Brownfield properties are vacant or underused places where past industrial or commercial activities may have left contamination (chemical pollution) behind, including:
- Gas stations
- Waterfront properties (port lands) formerly used for industrial or commercial activities
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Brownfield redevelopment benefits the environment by improving air, water and soil quality, and by facilitating more sustainable development patterns that can protect valuable green spaces and development lands.
The law stipulates that, if a brownfield property is being redeveloped for a new use, property owners and redevelopers must meet set requirements for:
- assessing the environmental condition of a property through environmental site assessments
- ensuring that the site meets the applicable site condition
- standards or standards specified in a risk assessment
- submitting a Record of Site Condition for filing in Ontario’s Environmental Site Registry
The Record of Site Condition (RSC) is a “report card” on the environmental condition of a property at a particular point in time, based on the condition of the property and intended use.
In Ontario, the investigation and remediation of a property is largely driven by property owners (historic owners or new purchasers), with the work being carried out by a Qualified Person (QP) on their behalf.
Professionals are considered “qualified” if they meet the requirements as set out in provincial regulation O. Reg. 153/04. A QP is responsible for ensuring that a property has been remediated to the appropriate standards for the intended use.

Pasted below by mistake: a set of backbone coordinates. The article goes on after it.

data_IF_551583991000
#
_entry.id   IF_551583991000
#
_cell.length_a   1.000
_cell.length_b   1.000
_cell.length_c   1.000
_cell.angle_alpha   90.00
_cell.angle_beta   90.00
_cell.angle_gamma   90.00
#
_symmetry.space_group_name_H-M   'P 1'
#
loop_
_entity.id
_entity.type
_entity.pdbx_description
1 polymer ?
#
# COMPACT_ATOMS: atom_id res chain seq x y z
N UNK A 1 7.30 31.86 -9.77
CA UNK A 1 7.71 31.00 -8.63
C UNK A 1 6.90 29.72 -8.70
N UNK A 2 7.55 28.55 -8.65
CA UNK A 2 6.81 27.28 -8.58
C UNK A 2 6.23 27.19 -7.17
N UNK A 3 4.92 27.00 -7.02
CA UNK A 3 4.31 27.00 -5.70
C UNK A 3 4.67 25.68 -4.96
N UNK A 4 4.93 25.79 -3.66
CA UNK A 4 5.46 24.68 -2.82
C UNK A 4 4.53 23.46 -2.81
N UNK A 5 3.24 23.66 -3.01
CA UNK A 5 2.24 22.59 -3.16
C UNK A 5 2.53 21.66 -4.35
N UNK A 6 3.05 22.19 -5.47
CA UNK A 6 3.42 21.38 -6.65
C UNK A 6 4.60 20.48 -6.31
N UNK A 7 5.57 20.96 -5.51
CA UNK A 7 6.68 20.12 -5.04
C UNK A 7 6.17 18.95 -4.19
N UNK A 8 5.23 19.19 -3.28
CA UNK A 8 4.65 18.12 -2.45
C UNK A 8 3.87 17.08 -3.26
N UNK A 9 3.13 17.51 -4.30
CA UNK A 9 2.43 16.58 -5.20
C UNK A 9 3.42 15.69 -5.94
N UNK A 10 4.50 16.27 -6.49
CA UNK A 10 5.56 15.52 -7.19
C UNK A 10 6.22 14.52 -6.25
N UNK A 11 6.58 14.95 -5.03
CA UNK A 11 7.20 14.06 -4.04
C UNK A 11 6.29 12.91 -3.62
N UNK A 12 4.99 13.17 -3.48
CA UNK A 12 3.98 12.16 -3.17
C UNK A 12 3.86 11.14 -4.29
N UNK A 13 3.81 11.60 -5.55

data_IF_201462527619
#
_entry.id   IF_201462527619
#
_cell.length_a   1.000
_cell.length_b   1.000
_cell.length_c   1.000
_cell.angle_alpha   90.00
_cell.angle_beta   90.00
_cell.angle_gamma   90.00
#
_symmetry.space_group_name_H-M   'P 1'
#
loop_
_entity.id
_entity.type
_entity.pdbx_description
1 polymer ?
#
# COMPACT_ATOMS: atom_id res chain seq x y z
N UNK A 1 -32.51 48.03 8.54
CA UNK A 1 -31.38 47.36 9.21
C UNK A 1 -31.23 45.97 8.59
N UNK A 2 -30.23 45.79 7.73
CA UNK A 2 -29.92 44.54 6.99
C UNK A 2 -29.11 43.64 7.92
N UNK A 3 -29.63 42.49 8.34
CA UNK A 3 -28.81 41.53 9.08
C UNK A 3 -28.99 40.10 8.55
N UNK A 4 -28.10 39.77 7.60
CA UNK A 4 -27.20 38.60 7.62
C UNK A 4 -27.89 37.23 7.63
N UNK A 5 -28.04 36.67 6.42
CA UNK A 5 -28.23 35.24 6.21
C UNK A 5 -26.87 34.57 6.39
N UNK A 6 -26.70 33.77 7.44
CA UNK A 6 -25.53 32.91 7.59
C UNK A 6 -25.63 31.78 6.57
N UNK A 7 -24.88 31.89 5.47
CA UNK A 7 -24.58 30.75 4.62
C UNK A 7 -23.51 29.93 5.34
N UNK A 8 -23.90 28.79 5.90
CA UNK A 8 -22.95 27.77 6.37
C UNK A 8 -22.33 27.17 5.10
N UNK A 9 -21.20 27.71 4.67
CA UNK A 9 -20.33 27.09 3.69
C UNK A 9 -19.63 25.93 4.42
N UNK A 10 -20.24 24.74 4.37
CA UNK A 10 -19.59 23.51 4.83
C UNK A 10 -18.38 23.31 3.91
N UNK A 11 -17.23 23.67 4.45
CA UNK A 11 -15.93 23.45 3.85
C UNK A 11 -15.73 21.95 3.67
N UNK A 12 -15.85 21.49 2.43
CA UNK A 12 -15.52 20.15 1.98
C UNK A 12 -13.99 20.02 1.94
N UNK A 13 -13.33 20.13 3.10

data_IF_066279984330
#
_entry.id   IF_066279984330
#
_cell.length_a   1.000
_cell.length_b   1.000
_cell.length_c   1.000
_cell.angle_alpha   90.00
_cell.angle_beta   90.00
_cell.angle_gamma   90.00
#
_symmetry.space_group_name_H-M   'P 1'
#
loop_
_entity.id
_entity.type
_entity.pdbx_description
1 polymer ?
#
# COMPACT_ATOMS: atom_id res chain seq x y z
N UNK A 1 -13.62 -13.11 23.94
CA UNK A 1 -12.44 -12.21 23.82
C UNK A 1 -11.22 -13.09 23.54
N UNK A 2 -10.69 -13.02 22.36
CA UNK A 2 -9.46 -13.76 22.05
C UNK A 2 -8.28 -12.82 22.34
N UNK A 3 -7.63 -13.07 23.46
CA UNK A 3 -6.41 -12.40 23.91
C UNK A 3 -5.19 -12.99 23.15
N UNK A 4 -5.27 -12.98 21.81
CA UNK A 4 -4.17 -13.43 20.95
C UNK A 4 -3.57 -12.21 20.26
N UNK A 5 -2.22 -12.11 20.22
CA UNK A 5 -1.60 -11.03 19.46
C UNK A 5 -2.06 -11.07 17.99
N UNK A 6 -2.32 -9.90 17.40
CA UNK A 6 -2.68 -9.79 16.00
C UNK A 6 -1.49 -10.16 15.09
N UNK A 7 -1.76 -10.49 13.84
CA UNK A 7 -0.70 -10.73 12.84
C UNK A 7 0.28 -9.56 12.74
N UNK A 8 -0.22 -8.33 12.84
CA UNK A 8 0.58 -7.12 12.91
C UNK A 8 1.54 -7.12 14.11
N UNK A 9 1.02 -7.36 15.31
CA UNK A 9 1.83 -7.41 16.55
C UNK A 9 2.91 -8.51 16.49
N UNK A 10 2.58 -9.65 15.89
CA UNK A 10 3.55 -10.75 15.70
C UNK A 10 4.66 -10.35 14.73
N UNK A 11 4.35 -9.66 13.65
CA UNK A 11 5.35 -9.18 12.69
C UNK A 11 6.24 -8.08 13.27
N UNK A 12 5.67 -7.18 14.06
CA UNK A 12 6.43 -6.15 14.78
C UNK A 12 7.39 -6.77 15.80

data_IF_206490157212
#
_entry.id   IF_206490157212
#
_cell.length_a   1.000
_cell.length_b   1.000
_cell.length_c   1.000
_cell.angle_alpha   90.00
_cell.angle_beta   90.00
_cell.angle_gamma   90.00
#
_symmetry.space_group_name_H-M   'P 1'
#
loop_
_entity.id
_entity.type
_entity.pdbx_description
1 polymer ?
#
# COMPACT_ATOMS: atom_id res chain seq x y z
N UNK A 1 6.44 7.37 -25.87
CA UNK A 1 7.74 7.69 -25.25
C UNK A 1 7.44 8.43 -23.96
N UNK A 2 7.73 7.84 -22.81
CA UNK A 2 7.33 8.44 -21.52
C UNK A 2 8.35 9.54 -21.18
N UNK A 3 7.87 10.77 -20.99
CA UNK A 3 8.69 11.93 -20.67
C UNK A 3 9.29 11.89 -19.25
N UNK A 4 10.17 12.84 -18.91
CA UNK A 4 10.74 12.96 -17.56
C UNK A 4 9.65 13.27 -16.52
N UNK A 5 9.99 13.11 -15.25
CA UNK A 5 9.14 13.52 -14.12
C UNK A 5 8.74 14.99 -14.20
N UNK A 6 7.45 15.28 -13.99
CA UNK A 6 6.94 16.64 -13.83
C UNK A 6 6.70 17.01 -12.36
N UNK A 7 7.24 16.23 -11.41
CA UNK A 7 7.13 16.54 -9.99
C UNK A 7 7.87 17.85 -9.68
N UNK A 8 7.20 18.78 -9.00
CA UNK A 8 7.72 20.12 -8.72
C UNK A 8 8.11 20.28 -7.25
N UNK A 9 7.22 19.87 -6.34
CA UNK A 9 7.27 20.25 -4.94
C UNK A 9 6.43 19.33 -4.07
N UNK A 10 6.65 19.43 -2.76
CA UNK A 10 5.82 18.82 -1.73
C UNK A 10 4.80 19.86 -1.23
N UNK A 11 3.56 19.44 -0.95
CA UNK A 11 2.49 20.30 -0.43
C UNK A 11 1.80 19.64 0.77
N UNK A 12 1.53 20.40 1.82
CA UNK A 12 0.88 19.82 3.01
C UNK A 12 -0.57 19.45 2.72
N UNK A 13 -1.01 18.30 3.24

Our associated environmental consulting firms, analytical laboratory facilities and drilling companies will provide the best balance between meeting the regulatory requirements and cost of services.
Need soil, sediment and groundwater laboratory analysis, or a Phase II Environmental Site Assessment?
Call for a quote at 416-476-1790.
Redeveloping a brownfield property often takes more time and money than a traditional development project. Whenever possible, reducing process delays for remediation and any required municipal and/or regulatory approvals can make a brownfield property more attractive for redevelopment.
The level of risk a project has will vary depending on the type of property contamination, the method of remediation employed and the tolerance level of those involved. For example, a property where there is a high degree of certainty that all contamination has been addressed will likely be perceived to have a low level of environmental “risk” by lenders, developers and property owners.
A property where the contamination is complex and will require on-going management to prevent off-site migration will likely be perceived differently.